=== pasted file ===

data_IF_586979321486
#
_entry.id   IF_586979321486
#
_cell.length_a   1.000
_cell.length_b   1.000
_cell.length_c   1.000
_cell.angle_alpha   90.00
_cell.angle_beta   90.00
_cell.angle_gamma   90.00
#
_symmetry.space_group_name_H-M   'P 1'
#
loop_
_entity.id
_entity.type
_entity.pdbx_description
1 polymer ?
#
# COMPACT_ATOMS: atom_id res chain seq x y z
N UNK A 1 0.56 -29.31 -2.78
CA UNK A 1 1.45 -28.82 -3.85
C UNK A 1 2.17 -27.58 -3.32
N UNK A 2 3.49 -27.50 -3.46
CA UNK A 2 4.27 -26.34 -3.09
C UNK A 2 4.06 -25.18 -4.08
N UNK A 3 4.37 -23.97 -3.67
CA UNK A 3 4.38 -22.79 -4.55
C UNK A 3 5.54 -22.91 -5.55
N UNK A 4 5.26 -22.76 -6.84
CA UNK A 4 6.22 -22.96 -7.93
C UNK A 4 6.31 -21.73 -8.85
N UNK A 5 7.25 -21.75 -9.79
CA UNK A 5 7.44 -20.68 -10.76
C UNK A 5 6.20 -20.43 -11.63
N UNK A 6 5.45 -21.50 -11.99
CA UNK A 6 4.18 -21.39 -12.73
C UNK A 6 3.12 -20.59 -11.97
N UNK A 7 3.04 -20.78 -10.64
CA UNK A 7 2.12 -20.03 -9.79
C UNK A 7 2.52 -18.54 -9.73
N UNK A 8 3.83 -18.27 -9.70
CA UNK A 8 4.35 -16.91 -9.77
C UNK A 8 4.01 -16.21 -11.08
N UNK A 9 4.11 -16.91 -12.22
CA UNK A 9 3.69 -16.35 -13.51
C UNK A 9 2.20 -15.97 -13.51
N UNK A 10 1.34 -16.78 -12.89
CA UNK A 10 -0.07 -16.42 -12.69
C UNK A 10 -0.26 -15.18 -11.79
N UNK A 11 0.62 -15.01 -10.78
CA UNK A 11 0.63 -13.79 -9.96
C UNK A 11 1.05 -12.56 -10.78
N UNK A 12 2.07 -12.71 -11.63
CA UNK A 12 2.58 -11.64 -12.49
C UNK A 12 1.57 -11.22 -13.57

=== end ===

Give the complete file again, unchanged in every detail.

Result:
data_IF_586979321486
#
_entry.id   IF_586979321486
#
_cell.length_a   1.000
_cell.length_b   1.000
_cell.length_c   1.000
_cell.angle_alpha   90.00
_cell.angle_beta   90.00
_cell.angle_gamma   90.00
#
_symmetry.space_group_name_H-M   'P 1'
#
loop_
_entity.id
_entity.type
_entity.pdbx_description
1 polymer ?
#
# COMPACT_ATOMS: atom_id res chain seq x y z
N UNK A 1 0.56 -29.31 -2.78
CA UNK A 1 1.45 -28.82 -3.85
C UNK A 1 2.17 -27.58 -3.32
N UNK A 2 3.49 -27.50 -3.46
CA UNK A 2 4.27 -26.34 -3.09
C UNK A 2 4.06 -25.18 -4.08
N UNK A 3 4.37 -23.97 -3.67
CA UNK A 3 4.38 -22.79 -4.55
C UNK A 3 5.54 -22.91 -5.55
N UNK A 4 5.26 -22.76 -6.84
CA UNK A 4 6.22 -22.96 -7.93
C UNK A 4 6.31 -21.73 -8.85
N UNK A 5 7.25 -21.75 -9.79
CA UNK A 5 7.44 -20.68 -10.76
C UNK A 5 6.20 -20.43 -11.63
N UNK A 6 5.45 -21.50 -11.99
CA UNK A 6 4.18 -21.39 -12.73
C UNK A 6 3.12 -20.59 -11.97
N UNK A 7 3.04 -20.78 -10.64
CA UNK A 7 2.12 -20.03 -9.79
C UNK A 7 2.52 -18.54 -9.73
N UNK A 8 3.83 -18.27 -9.70
CA UNK A 8 4.35 -16.91 -9.77
C UNK A 8 4.01 -16.21 -11.08
N UNK A 9 4.11 -16.91 -12.22
CA UNK A 9 3.69 -16.35 -13.51
C UNK A 9 2.20 -15.97 -13.51
N UNK A 10 1.34 -16.78 -12.89
CA UNK A 10 -0.07 -16.42 -12.69
C UNK A 10 -0.26 -15.18 -11.79
N UNK A 11 0.62 -15.01 -10.78
CA UNK A 11 0.63 -13.79 -9.96
C UNK A 11 1.05 -12.56 -10.78
N UNK A 12 2.07 -12.71 -11.63
CA UNK A 12 2.58 -11.64 -12.49
C UNK A 12 1.57 -11.22 -13.57